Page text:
By: Jonathan Phipps
I have several friends who recently made the bold claim that, “Anyone who liked The X Files will like the new show Fringe”. This is a rather bold claim indeed as, like it or not, The X Files was a cultural phenomenon in the United States for the better part of a decade. I was (obviously) a huge fan of that show, and a fan of the two most recent J.J. Abrams televisions ventures (Alias & Lost), so I decided to give this one a go as well.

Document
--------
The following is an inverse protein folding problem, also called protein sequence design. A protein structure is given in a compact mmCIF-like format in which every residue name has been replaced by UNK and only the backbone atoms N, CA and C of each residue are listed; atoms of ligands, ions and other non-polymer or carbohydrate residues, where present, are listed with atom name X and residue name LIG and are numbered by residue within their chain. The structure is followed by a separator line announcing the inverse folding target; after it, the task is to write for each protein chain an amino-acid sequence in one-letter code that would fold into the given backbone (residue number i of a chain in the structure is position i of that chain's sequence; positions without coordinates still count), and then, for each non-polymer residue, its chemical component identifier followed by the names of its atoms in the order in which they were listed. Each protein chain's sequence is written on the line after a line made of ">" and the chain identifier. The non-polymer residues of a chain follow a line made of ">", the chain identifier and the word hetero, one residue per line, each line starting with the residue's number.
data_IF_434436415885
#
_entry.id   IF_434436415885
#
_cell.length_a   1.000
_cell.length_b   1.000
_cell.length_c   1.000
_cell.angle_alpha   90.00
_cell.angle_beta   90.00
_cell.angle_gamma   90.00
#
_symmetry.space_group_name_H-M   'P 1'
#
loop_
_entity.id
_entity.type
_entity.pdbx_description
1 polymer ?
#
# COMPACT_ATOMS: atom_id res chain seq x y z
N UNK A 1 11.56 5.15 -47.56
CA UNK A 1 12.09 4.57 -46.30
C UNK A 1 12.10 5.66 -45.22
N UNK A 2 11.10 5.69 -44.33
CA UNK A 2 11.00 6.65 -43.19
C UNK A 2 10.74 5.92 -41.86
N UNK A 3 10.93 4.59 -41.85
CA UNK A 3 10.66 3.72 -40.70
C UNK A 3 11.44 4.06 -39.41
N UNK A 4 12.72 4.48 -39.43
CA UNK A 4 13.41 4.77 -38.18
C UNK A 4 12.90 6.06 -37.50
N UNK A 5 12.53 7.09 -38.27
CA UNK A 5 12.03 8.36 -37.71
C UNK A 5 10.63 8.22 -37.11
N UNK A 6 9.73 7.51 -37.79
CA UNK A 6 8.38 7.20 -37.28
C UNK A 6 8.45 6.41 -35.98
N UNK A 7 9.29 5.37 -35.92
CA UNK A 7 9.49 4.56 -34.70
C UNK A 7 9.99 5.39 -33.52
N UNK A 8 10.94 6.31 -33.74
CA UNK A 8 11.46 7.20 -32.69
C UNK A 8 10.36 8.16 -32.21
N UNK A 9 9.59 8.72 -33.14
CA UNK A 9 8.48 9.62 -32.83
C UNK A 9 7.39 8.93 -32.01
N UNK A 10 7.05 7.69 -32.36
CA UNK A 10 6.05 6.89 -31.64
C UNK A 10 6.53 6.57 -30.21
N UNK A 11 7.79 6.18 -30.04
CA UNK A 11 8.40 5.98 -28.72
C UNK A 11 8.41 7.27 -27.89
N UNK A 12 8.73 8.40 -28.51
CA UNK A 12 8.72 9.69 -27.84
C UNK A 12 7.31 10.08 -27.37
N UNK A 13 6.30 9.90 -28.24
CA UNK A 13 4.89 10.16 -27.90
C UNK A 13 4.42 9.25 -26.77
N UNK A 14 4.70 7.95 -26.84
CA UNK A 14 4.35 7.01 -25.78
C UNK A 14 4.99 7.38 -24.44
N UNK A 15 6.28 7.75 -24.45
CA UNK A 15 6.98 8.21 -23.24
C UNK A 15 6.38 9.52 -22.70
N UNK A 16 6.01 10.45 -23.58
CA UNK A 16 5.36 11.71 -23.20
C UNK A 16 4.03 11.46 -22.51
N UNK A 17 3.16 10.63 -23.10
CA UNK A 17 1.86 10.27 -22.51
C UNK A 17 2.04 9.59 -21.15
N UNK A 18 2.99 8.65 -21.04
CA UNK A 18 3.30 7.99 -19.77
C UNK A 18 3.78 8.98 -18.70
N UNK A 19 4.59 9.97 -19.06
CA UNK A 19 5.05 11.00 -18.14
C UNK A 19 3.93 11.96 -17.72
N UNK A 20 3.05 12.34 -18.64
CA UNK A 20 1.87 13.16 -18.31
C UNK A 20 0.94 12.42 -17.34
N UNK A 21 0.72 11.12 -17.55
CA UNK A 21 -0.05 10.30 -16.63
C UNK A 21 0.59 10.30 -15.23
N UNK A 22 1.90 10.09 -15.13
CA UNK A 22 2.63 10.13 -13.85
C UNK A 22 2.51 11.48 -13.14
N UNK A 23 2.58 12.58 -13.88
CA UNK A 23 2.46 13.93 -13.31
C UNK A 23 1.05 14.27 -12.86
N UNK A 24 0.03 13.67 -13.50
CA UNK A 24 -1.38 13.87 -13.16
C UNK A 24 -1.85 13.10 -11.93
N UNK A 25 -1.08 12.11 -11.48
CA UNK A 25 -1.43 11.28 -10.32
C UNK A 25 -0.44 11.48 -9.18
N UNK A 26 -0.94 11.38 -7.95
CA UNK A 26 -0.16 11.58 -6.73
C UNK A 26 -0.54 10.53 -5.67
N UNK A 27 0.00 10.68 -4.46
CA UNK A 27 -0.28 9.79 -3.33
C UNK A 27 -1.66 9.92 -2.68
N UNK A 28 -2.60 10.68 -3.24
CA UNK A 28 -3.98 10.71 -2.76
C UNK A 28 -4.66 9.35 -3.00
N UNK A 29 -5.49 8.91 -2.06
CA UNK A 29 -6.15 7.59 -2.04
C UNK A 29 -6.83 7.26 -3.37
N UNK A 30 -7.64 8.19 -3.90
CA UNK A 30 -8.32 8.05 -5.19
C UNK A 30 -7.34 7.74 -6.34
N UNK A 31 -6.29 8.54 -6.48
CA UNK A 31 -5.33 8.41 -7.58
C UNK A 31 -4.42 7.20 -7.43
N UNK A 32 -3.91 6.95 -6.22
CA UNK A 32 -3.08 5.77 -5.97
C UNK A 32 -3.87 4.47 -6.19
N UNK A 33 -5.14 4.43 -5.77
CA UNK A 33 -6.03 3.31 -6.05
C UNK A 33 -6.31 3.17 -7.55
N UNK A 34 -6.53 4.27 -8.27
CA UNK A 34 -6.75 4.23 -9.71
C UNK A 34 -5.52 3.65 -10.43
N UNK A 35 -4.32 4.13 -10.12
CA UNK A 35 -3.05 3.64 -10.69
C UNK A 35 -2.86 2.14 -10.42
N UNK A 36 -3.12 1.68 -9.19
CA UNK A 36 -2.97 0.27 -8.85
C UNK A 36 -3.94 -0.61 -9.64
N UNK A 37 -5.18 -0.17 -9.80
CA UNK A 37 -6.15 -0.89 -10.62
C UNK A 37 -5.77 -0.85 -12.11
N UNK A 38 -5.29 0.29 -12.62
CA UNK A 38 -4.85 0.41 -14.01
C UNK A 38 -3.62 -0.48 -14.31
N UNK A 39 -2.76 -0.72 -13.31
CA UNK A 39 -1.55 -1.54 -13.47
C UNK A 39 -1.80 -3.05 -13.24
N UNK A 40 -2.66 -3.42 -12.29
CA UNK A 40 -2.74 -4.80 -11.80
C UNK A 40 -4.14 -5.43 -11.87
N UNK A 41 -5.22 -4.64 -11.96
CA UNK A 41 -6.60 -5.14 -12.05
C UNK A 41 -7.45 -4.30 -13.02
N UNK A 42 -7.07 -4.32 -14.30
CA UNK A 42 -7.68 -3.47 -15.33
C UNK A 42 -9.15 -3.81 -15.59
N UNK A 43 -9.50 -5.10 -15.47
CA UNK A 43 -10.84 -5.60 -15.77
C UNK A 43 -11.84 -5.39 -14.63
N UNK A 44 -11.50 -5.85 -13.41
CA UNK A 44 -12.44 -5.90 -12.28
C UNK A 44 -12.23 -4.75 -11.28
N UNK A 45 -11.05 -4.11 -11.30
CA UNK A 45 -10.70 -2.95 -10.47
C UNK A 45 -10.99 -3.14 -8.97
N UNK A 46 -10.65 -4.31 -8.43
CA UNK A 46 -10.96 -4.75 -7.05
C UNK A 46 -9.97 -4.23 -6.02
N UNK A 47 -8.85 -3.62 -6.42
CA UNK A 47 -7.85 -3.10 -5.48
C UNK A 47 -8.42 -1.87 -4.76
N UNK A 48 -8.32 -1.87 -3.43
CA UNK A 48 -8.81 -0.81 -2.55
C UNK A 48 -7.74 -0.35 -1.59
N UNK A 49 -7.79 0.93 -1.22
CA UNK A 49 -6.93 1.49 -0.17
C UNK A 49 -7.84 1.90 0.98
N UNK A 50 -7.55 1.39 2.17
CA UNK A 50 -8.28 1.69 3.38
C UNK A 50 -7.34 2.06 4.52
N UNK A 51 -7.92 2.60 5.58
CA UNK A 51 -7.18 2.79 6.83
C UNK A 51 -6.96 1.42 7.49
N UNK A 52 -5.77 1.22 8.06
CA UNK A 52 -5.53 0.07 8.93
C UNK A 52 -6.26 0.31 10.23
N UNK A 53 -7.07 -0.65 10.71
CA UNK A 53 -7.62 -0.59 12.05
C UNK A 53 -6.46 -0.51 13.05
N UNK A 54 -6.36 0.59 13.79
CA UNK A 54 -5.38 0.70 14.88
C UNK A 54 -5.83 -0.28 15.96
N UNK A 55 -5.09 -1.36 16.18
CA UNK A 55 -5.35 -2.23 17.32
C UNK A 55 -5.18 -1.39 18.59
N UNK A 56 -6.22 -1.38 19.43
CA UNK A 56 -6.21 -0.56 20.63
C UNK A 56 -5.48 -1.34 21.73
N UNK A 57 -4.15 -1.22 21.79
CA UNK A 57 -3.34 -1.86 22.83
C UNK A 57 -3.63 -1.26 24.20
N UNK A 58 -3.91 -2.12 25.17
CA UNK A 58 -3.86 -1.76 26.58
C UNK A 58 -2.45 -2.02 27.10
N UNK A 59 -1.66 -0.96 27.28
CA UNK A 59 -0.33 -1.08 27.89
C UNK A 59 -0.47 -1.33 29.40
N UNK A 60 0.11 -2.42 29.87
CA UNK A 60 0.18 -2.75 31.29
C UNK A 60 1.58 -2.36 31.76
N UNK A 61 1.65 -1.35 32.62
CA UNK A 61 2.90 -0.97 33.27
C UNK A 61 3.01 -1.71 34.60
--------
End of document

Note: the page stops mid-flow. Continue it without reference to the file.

Having completed the first installment of the series I can say a few things; 1 – it is a quality show worth watching, and 2 – this show compares to The X Files only on the most elementary level. This show comes from the Sci-fi family and deals with the work of a special division of Homeland Security tasked with countering phenomenon that borders on “fringe science” (hence the name). For those of you unfamiliar with this particular term, it simply deals with science that a lot of scientists believe is bologna (i.e.: all the things that run through the title of the show – dark matter, teleportation, nanotechnology, telekinesis, etc. etc.). While the show suffers from the same symptoms that many shows with a U.S. government agency conspiracy theory base run on, it excels in many other areas that tend to overshadow it. Season one left with me with a very positive overall feeling toward the show, and I am looking forward to season two (which just finished airing recently, but is not out yet on DVD).